What Would You Do If You Had Nothing To Lose?
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What Would You Do If You Had Nothing To Lose?

Everyone has a dream. Are you bold enough to fight for it?

What Would You Do If You Had Nothing To Lose?

Picture a fish. He’s trapped in a bowl, and on his first day of the encampment, he tries to get out by swimming outward countless times, each time met with the same invisible wall. He tried swimming quickly at the wall. Beating it down with his fins. He tried tricking the wall into thinking he was going one way and then switching directions suddenly and going the other! He even tried going underneath, but still, there was no way through. So eventually, after weeks of being in this bowl, the fish stops trying. It begins swimming in circles, back and forth, making its bed in the pebbles, playing around the different structures. It gets accustomed to this life. Eventually, other fish get dropped in with him. They go through the same cycle. They become friends, sometimes, through this shared experience of living trapped inside the bowl. The fish used to have dreams of living outside, swimming in the ocean, going whichever direction they choose for miles. Nothing holding them down. They used to dream this every night, but as time went on, they started to believe it less and less, and accept their circumstance...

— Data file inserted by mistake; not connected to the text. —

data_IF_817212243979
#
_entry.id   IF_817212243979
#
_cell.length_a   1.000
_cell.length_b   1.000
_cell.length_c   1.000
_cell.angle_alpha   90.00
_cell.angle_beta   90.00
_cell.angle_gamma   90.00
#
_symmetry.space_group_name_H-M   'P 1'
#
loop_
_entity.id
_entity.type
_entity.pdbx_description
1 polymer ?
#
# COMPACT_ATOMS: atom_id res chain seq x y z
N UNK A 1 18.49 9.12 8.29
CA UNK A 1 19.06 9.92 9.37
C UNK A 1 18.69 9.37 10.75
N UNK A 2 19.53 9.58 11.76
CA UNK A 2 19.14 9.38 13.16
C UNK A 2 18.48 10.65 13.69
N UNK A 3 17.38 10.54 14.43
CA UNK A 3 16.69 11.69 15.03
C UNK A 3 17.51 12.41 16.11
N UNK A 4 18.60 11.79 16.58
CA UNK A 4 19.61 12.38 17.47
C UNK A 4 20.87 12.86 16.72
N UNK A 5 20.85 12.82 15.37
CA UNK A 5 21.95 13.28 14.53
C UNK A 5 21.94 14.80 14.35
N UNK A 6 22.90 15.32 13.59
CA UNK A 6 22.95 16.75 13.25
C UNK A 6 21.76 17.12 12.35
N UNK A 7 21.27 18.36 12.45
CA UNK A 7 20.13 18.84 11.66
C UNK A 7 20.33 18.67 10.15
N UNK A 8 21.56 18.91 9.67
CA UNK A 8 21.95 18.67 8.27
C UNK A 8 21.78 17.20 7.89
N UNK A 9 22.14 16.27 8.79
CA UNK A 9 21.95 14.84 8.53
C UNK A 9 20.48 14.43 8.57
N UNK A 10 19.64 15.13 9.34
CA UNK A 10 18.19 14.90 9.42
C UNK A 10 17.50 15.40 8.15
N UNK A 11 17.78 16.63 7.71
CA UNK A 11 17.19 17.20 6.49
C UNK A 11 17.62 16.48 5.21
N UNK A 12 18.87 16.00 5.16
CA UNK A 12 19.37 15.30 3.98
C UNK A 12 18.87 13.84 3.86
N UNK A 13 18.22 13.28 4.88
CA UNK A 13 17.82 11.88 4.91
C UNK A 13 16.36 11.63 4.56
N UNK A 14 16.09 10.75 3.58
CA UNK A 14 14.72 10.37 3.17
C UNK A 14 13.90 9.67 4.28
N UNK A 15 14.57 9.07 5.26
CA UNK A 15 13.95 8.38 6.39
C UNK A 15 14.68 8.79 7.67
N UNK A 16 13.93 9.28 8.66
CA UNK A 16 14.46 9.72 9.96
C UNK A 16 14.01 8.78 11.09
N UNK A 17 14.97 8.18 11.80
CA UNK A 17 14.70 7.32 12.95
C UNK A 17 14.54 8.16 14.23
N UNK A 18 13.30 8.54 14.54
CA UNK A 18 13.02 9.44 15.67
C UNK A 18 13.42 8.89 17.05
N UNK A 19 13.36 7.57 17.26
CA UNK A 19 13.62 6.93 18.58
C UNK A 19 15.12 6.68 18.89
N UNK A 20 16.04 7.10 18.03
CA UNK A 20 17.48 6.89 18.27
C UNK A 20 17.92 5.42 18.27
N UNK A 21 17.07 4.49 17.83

There was one way out that this fish didn't try though. He thought about it, but he never did. If the fish swam up quick enough, he could jump above the water and see a small hole up top. If he could get out there, he could escape. The only problem was he couldn't see if outside the bowl was water or not. All the fish knew is that one time, minutes before he was placed in the water, he could not breathe. He knew that escaping that way was too risky. So he didn’t do it.

One day one of the fish’s friends tried to jump out this same way at the top. After trying non-stop all day, he made it. But the moment, he made it out, he began to suffocate, flapping all over the brown, smooth surface before finally laying flat, and not breathing again. Since this, all other fish were afraid to try and dismissed this way as helpless.

Even though the primary fish was placed in the bowl first, he still outlived the rest of the fish. He had many friends, but one day the last of them passed away. For a while, the fish kept on living like normal. Swimming about the bowl, cleaning the pebbles from time to time, playing hide and seek with himself, and lots of sleeping. This fish simply began to get bored. The fish didn’t see this as that much of a problem though because at least he could live there. When he first arrived in the bowl, he could not stand it! The way the water would get murky and green when no one took care of it. The simple fact that he was restricted in all that he could do. That he didn’t have the choice to live in the ocean. The stupid invisible walls, and the utter, painful solitude. But this bowl is real, in our lives.

Some of us choose to live in this bowl so we can get by, for money and security. Say the fish got the choice to live in the fishbowl for four to five days a week, and on weekends, he got to relax in a luxurious aquarium. Sounds nice, doesn't it? The fish would do this all his life, but still, the majority of this fish’s life would be spent spending his time and energy, so he could be more comfortable in the time remaining. And sometimes that remaining time would be stifled with stress acquired during the days in the fishbowl. Why? Why do we do what we hate doing to do what we love? Why do we still tell ourselves that, even when we never get to the part of actually doing the thing we love.